If you want to give your old musical instrument a new lease of life by donating it to the We Make Music Instrument Libraries project, please email

Green Pencil Award-winner 2021

We’re thrilled to announce the winning entry for the 2021 Green Pencil creative writing competition on the theme of Climate Change is ‘We need to stop this now!’ by Alfie Ross, from St. Mary’s Primary School.

And we’re delighted to invite you to listen to a specially recorded reading of Alfie’s poem by poet, Jeda Pearl Lewis.
Here is, ‘We need to stop this now!’

The winning entry for the 2021 Green Pencil creative writing award, ‘We need to stop this now!’ by Alfie Ross, is read by poet, Jeda Pearl Lewis.

You can enjoy all four of our finalists read their highly commended entries in yesterday’s blog post.

Green Pencil Award 2021

A big thank you to all the children and young people who entered the Green Pencil creative writing competition. We enjoyed reading all your writing.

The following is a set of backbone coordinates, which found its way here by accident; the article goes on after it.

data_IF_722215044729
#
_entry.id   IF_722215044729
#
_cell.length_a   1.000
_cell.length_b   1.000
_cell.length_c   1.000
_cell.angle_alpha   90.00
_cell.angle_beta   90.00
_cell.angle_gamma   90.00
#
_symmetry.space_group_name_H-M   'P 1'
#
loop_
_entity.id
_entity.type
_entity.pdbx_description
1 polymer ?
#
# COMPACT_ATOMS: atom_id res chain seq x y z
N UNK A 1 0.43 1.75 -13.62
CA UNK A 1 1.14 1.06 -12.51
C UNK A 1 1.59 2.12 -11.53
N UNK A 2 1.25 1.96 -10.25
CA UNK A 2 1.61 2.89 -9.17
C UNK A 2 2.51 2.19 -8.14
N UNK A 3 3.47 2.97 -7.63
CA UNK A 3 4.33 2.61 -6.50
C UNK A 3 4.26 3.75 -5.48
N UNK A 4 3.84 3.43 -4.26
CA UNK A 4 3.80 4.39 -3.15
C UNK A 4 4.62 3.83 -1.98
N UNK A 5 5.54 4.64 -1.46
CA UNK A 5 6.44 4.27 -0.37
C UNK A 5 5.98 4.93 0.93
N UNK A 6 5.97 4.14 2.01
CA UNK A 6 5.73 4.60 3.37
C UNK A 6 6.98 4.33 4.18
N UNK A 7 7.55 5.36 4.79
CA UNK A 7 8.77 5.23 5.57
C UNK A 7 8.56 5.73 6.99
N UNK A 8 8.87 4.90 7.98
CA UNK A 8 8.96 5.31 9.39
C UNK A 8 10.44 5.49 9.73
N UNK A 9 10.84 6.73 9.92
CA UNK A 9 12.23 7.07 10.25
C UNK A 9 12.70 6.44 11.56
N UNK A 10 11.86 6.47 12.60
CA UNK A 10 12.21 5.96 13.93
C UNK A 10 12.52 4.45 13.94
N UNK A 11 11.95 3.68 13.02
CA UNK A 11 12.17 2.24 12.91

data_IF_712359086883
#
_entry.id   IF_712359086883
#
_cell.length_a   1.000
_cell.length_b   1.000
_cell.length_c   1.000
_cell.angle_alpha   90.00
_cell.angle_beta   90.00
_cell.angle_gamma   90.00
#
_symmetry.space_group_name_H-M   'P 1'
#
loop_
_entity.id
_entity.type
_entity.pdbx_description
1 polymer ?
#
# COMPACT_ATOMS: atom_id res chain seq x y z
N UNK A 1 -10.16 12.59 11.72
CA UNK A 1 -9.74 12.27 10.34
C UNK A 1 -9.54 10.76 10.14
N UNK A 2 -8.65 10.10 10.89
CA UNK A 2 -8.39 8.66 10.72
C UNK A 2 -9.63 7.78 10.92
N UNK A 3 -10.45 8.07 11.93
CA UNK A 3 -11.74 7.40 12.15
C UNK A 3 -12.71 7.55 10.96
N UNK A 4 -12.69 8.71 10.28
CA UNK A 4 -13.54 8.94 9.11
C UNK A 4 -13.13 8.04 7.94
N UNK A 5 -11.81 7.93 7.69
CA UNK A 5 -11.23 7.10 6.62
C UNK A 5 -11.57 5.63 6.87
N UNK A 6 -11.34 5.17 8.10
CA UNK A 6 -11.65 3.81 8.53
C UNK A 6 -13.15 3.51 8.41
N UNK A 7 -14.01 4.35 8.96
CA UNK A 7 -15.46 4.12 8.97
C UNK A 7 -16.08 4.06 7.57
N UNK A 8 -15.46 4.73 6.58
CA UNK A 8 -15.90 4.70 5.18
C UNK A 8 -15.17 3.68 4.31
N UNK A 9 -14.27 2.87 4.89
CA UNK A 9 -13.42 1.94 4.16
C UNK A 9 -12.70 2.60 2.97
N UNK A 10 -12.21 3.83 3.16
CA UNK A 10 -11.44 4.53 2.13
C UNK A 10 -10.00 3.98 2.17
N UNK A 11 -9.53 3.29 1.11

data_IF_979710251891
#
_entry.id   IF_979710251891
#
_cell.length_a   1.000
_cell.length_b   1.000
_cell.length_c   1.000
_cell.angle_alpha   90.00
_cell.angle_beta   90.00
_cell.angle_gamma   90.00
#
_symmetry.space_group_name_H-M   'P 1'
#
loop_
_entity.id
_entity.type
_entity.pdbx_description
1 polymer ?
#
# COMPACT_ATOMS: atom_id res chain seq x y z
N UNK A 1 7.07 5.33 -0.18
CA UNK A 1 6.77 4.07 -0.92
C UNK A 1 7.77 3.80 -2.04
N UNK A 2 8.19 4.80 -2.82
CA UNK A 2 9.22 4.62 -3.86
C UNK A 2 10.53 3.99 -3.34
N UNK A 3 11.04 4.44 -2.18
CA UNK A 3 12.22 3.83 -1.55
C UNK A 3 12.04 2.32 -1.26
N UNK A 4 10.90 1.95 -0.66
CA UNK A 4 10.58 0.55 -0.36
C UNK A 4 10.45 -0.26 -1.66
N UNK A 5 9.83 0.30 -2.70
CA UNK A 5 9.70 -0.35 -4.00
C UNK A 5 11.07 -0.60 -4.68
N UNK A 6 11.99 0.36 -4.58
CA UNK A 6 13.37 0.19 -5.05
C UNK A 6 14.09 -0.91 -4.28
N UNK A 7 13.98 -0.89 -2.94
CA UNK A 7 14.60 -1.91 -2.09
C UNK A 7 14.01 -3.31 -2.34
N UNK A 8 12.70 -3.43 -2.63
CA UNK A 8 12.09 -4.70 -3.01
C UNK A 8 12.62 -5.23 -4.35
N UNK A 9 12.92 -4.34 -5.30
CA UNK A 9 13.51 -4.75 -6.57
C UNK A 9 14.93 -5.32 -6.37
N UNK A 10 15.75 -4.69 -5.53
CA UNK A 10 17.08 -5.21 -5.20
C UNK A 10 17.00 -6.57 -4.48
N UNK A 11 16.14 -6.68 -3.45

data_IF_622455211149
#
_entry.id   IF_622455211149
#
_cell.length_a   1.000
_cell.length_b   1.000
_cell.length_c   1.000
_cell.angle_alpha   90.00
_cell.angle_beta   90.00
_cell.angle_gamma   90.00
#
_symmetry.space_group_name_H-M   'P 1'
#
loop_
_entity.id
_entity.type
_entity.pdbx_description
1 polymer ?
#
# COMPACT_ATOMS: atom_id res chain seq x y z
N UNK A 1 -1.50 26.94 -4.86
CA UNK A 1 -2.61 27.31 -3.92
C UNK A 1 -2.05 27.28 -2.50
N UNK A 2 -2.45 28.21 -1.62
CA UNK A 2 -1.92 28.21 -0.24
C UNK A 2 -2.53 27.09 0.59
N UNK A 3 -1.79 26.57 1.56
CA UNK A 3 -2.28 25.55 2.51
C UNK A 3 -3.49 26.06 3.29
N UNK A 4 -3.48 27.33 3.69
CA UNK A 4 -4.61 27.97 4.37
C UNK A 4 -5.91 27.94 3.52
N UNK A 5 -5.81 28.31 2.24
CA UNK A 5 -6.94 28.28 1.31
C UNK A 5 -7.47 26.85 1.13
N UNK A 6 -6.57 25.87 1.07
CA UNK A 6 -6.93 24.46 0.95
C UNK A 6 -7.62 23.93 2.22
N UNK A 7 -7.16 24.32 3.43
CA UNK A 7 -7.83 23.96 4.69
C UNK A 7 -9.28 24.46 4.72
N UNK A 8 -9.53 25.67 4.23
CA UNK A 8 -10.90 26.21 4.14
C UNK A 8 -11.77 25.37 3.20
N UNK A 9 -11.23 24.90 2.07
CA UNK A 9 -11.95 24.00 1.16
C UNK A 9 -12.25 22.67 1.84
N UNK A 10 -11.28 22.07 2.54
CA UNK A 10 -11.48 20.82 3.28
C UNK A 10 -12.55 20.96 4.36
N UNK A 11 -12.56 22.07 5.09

This year’s theme tackled a very hot topic – climate change. P4-P7 aged children and young people in S1-3 were challenged to write a poem, piece of prose or story on the theme.

Once again, we were unable to hold an awards ceremony in Central Library, so here instead, you can listen to the finalists read their highly commended entries in these special Green Pencil videos.

Congratulations to all our talented finalists!

Raghav Palanivel from Corstorphine Primary School reads his highly commended poem ‘A kid’s cry for justice’.
Alex Cook Ribes from Hermitage Park Primary School reads his highly commended poem ‘Mother Earth’.
Alfie Ross from St. Mary’s Primary School reads his highly commended poem ‘We need to stop this now!’
Lulah Thomson from Wardie Primary School reads her highly commended poem ‘My Highland Home’.

Come back tomorrow when the winner will be revealed…

P is for…. Sergei Prokofiev’s Peter and the Wolf